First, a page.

Figure 1 shows the nerve activities induced in hindlimbs by manual stimulation of the left (A) and the right (B) pinna. Left pinna stimulation (diagram) induced fictive scratching in the left hindlimb. Fictive scratching was divided into two main periods (Deliagina et al., 1981); an initial tonic period and a rhythmic period (3.2–6.0 Hz) with alternating bursts of activity in extensors and flexors. The activity during the initial period was similar to that recorded during the hindlimb approach in the intact cat (Kuhta and Smith, 1990) and consisted in a tonic firing in flexor nerves (Fig.1 A, TA and Sart; for intracellular records, seeBerkinblit et al., 1980; Degtyarenko et al., 1998). We also found that during the approach period, extensor motoneurons were tonically hyperpolarized (Fig. 1 A, intracellular record). Tonic hyperpolarization of extensors, which was seen in SmAB but also in MG and LGS (data not shown) motoneurons, was sometimes preceded by a short burst of activity (data not shown). Such extensor bursts before the approach period have also been recorded in intact cats that performed scratching from a standing position (Kuhta and Smith, 1990).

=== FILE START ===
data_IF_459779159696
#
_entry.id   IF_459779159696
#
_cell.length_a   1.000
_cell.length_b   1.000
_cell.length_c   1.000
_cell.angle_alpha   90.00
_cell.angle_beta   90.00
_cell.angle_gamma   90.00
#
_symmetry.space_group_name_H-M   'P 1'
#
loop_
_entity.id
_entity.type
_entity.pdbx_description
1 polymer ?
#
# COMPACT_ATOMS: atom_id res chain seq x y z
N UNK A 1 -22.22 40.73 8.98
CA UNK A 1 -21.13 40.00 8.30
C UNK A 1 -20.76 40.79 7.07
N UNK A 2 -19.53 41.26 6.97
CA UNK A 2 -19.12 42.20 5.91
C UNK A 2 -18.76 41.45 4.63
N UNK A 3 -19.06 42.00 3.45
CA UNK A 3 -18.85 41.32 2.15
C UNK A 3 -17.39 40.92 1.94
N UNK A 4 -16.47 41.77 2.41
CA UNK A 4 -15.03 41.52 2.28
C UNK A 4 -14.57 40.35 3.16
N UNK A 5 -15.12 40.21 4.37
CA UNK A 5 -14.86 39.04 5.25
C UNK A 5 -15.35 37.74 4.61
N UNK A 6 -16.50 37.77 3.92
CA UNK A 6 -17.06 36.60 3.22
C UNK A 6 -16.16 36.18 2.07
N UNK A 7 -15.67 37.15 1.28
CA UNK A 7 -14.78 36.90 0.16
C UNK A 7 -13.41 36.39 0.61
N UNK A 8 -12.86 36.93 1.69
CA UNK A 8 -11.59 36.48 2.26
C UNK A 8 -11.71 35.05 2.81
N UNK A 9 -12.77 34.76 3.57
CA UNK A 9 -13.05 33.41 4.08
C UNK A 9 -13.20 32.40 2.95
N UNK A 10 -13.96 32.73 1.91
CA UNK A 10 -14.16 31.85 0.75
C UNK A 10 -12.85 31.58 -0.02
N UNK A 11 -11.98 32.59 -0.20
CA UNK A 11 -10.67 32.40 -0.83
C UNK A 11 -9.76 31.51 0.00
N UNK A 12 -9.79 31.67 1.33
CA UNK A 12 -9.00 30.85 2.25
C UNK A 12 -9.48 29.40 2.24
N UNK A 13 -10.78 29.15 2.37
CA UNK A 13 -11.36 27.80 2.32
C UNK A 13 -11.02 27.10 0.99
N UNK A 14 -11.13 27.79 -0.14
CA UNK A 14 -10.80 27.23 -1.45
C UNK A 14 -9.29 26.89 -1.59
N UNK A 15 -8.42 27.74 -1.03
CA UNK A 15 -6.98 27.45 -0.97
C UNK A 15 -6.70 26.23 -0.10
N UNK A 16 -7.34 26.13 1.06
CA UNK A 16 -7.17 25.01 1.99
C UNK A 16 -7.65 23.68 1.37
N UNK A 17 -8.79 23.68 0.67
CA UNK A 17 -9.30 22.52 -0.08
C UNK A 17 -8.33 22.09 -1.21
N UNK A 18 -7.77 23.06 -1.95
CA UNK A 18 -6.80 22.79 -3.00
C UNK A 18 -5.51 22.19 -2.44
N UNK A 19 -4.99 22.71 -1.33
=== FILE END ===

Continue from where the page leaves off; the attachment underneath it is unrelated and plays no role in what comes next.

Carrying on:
As described by Sherrington (1910), contralateral hindlimb extensors become tonically active to help cats support their weight during scratching. The sustained firing recorded in the Pl extensor nerve of the right hindlimb during fictive scratching (Fig.1 A; open arrow) shows that weight support activity can also be recorded in preparations without movement-related feedback. Fictive weight support was induced in the left hindlimb (Fig.1 B) by manual stimulation of the right pinna (Fig. 1,diagram). As shown by the intracellular record (same SmAB motoneuron as in A), extensor motoneurons were tonically depolarized during fictive weight support. In the extensor nerves, tonic firing was usually larger in SmAB and PBSt than in ankle nerves. Before the onset of weight support, bursts of activity of ∼300 msec (data not shown) were sometimes seen in the PBSt and in the flexor nerves. These flexor bursts may correspond to the yield of the limb when cats switch from quadrupedal to tripodal stance position to perform scratching. The intracellular record in Figure1 B also shows cyclic reductions in membrane potential as scratching rhythmic activity appeared in the opposite hindlimb (see right hindlimb ENGs). These cyclic reductions were always of small amplitude (≤2 mV) and never reached >20% of the amplitude of membrane potential oscillations seen during fictive scratching.